A single winning ticket purchased in Massachusetts has won the $758.7 million Powerball jackpot in Wednesday night’s drawing, officials said.
The winning Powerball numbers are 6, 7, 16, 23, 26, and the Powerball number is 4.
The Massachusetts State Lottery said Thursday morning that the single ticket was sold at Pride Station and Store in Chicopee, correcting an earlier tweet that the ticket was sold in Watertown.
The head of the Massachusetts lottery said Thursday afternoon that a woman has come forward to claim the jackpot prize, The Associated Press reported. The woman will be introduced at an afternoon news conference, AP said.
Hours before Wednesday night’s $758 million drawing, seemingly everyone was giddy — from the hordes of players dreaming of riches to merchants frantically ringing up sales.
With the second-largest prize in U.S. lottery history up for grabs, ticket sales in New York topped $1 million-an-hour Wednesday, officials said.
On Long Island, excited customers left stores clutching handfuls of tickets and visions of new cars or homes, while business owners happily hustled to keep pace.
The Write Stuff & More, a Melville card and gifts shop, was busy Wednesday afternoon selling $2 lottery tickets to both regulars and first-timers.
“You won’t be lonely today,” one woman called to store manager Shelly Engler as she bounced between registers.
Summer has been slow for the business, Engler said, especially with a major construction project next door. The lure of a massive jackpot has helped.
“We’re holding our own,” she said. “We’ve been a lucky store in the past.”
New York Lottery spokesman Lee Park said “Powerball fever” was sweeping the state.
“Seven-hundred million is certainly life-changing money,” Park said.
Customers could buy tickets until 10 p.m. Wednesday, ahead of the 10:59 p.m. drawing.
The whopping top prize came after 20 drawings without a winner since June 10, and could approach the all-time highest jackpot — $1.6 billion, awarded January 2016 to winners in California, Florida and Tennessee — if a winner doesn’t come forward.
“I’m here for the same reason everyone else is here, to try to live a dream,” Joe Marziliano, 56, of Lindenhurst, said Wednesday afternoon as he purchased $10 worth of tickets.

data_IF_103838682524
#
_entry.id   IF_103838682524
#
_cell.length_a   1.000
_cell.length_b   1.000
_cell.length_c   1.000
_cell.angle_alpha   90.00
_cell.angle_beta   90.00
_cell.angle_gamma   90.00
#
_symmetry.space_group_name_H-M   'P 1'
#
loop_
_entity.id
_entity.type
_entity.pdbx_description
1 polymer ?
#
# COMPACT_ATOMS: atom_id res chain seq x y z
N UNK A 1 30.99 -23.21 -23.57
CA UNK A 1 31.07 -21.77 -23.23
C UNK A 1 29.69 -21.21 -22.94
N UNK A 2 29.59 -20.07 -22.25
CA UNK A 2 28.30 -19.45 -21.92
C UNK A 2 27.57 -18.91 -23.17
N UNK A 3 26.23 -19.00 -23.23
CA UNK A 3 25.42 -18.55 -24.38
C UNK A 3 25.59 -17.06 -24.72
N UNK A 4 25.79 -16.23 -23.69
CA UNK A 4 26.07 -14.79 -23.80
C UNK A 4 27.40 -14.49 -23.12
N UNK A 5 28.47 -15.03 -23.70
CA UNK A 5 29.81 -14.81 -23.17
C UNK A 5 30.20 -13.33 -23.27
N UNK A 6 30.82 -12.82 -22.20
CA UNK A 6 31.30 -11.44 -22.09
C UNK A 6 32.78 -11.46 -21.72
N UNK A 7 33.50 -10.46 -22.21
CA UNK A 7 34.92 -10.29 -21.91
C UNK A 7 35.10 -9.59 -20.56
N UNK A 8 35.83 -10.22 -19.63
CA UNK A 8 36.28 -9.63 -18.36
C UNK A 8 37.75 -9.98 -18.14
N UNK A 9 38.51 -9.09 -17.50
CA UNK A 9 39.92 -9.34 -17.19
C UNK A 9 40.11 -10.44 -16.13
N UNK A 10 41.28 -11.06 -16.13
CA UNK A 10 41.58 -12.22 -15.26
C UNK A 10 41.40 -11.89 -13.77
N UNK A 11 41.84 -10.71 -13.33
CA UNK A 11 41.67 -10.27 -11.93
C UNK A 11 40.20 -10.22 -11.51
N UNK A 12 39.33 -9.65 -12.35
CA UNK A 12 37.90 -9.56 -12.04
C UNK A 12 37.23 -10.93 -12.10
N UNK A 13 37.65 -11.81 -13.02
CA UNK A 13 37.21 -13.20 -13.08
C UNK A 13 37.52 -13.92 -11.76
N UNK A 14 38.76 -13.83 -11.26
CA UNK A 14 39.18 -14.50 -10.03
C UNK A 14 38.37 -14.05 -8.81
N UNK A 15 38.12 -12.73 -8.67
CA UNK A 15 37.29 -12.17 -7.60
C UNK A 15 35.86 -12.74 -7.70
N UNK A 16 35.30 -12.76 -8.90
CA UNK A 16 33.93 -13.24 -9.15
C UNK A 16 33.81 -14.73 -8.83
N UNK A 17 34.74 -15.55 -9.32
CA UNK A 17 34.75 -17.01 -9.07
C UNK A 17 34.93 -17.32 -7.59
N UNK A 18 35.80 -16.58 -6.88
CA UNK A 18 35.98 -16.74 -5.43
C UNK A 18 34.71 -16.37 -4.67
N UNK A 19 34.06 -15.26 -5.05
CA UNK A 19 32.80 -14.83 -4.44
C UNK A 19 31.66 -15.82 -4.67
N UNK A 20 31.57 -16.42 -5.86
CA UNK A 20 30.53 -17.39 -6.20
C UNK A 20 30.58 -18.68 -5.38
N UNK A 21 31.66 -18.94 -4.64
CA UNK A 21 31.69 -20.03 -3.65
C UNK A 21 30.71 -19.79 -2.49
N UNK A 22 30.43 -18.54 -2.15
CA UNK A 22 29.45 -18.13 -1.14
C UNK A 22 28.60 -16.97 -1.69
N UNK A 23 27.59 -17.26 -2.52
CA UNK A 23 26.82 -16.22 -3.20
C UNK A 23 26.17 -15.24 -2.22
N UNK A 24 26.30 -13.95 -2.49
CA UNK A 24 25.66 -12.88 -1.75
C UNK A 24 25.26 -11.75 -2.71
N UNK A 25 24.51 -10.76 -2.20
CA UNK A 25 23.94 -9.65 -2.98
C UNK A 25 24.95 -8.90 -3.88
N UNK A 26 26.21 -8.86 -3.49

He said he often goes to Maulik & Chandni Stationery, a local store, to play lottery games.
Marziliano said the store is considered “lucky” — having sold several major winning tickets, including one for more than $200 million.
The odds of winning the jackpot, he knows, are stacked against players at 1 in 292.2 million.
“The odds are astronomical, but it’s nice to dream that dream just for a few fleeting moments until you see that you’ve lost,” he said.
Park said that in 2015 the Multi-State Lottery Association, which owns Powerball, implemented a change in the game’s matrix to generate larger jackpots — and make it easier to win second- and third-tier prizes.
Those more realistic prizes are what Ralph Ferreri, 81, of Melville shoots for. He purchased a few tickets at The Write Stuff & More at about 3 p.m. Wednesday.
“When it’s only a million or two, why does no one play? That’s nothing to sneeze at,” he said. “I play every day, whether it’s a million or $9 million.”
Another hopeful, Denise Silvestri of Melville, said she and her husband buy a ticket or two when the jackpots top $100 million — even though the most they’ve ever won was $7.
“Everyone has that hope,” said Silvestri, 55. “My husband would retire and I’d buy a new car. It’s just the security of not having to worry about other things.”